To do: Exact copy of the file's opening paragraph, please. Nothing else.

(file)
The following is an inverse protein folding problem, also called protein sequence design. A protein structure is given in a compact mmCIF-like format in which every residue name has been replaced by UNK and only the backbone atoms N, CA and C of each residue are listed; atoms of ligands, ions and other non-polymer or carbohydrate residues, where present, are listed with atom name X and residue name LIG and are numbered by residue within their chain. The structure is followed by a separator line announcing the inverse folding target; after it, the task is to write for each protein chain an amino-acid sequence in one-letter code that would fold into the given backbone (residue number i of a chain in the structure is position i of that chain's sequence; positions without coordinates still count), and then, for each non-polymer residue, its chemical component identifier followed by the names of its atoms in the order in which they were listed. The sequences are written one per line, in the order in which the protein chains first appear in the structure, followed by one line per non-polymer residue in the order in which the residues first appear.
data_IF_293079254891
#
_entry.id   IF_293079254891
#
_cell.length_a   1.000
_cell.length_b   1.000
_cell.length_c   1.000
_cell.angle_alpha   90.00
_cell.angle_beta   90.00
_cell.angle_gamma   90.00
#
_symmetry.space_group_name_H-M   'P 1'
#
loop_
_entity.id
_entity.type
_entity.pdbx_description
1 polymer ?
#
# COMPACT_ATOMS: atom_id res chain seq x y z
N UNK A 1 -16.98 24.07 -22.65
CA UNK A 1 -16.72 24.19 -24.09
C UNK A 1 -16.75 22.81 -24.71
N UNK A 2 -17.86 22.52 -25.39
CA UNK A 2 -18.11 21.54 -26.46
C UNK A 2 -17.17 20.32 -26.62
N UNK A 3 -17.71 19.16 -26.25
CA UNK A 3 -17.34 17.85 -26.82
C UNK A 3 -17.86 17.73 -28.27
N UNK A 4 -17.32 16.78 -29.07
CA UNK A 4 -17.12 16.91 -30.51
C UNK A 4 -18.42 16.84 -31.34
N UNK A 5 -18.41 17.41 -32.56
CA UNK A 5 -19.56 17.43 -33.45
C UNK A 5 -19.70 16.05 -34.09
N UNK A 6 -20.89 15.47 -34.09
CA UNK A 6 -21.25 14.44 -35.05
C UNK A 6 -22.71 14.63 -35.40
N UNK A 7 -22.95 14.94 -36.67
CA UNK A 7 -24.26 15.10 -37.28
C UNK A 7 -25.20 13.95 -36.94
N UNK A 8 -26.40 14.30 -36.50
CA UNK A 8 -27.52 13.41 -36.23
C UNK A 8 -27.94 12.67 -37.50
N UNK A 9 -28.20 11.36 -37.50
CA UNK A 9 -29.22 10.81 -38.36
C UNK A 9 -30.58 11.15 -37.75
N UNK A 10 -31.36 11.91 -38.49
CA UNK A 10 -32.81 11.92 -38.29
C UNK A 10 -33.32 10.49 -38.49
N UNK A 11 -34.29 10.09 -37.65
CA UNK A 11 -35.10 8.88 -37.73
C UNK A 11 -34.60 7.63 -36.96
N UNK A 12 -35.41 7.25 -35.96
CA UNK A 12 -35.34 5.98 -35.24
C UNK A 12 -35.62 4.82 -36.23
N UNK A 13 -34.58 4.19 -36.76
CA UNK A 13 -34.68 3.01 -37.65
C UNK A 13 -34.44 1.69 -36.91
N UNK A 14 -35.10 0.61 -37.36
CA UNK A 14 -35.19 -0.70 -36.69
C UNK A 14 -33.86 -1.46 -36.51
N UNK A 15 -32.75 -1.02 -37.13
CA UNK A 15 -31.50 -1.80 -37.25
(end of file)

The following is an inverse protein folding problem, also called protein sequence design. A protein structure is given in a compact mmCIF-like format in which every residue name has been replaced by UNK and only the backbone atoms N, CA and C of each residue are listed; atoms of ligands, ions and other non-polymer or carbohydrate residues, where present, are listed with atom name X and residue name LIG and are numbered by residue within their chain. The structure is followed by a separator line announcing the inverse folding target; after it, the task is to write for each protein chain an amino-acid sequence in one-letter code that would fold into the given backbone (residue number i of a chain in the structure is position i of that chain's sequence; positions without coordinates still count), and then, for each non-polymer residue, its chemical component identifier followed by the names of its atoms in the order in which they were listed. The sequences are written one per line, in the order in which the protein chains first appear in the structure, followed by one line per non-polymer residue in the order in which the residues first appear.